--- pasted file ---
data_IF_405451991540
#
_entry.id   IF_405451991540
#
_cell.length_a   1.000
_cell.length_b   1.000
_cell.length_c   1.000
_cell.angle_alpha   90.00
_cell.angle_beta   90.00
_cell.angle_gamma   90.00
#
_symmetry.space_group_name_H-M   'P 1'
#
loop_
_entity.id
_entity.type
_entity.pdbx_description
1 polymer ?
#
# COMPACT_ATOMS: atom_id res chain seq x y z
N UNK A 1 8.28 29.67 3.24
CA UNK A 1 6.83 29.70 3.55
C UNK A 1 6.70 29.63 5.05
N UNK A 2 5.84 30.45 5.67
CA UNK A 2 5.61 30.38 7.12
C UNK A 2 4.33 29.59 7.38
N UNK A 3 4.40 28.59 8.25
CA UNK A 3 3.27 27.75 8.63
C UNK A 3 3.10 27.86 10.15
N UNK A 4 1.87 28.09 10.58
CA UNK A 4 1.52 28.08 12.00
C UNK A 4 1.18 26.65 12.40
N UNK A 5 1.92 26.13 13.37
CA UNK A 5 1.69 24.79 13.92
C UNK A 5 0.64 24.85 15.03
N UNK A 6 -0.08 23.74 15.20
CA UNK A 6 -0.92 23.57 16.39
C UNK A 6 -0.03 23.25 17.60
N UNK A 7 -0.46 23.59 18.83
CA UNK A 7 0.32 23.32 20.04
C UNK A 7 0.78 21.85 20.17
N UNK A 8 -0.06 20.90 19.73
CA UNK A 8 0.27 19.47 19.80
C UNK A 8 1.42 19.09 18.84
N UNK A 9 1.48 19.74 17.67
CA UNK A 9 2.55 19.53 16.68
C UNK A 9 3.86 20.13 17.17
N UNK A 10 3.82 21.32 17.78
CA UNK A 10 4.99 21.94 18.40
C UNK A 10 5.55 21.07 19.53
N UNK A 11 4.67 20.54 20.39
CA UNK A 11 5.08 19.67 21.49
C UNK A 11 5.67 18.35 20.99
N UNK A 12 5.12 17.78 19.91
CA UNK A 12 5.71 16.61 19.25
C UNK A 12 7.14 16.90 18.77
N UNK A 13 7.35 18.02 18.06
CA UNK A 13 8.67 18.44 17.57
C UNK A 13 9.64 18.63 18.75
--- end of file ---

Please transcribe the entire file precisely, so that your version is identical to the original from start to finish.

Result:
data_IF_405451991540
#
_entry.id   IF_405451991540
#
_cell.length_a   1.000
_cell.length_b   1.000
_cell.length_c   1.000
_cell.angle_alpha   90.00
_cell.angle_beta   90.00
_cell.angle_gamma   90.00
#
_symmetry.space_group_name_H-M   'P 1'
#
loop_
_entity.id
_entity.type
_entity.pdbx_description
1 polymer ?
#
# COMPACT_ATOMS: atom_id res chain seq x y z
N UNK A 1 8.28 29.67 3.24
CA UNK A 1 6.83 29.70 3.55
C UNK A 1 6.70 29.63 5.05
N UNK A 2 5.84 30.45 5.67
CA UNK A 2 5.61 30.38 7.12
C UNK A 2 4.33 29.59 7.38
N UNK A 3 4.40 28.59 8.25
CA UNK A 3 3.27 27.75 8.63
C UNK A 3 3.10 27.86 10.15
N UNK A 4 1.87 28.09 10.58
CA UNK A 4 1.52 28.08 12.00
C UNK A 4 1.18 26.65 12.40
N UNK A 5 1.92 26.13 13.37
CA UNK A 5 1.69 24.79 13.92
C UNK A 5 0.64 24.85 15.03
N UNK A 6 -0.08 23.74 15.20
CA UNK A 6 -0.92 23.57 16.39
C UNK A 6 -0.03 23.25 17.60
N UNK A 7 -0.46 23.59 18.83
CA UNK A 7 0.32 23.32 20.04
C UNK A 7 0.78 21.85 20.17
N UNK A 8 -0.06 20.90 19.73
CA UNK A 8 0.27 19.47 19.80
C UNK A 8 1.42 19.09 18.84
N UNK A 9 1.48 19.74 17.67
CA UNK A 9 2.55 19.53 16.68
C UNK A 9 3.86 20.13 17.17
N UNK A 10 3.82 21.32 17.78
CA UNK A 10 4.99 21.94 18.40
C UNK A 10 5.55 21.07 19.53
N UNK A 11 4.67 20.54 20.39
CA UNK A 11 5.08 19.67 21.49
C UNK A 11 5.67 18.35 20.99
N UNK A 12 5.12 17.78 19.91
CA UNK A 12 5.71 16.61 19.25
C UNK A 12 7.14 16.90 18.77
N UNK A 13 7.35 18.02 18.06
CA UNK A 13 8.67 18.44 17.57
C UNK A 13 9.64 18.63 18.75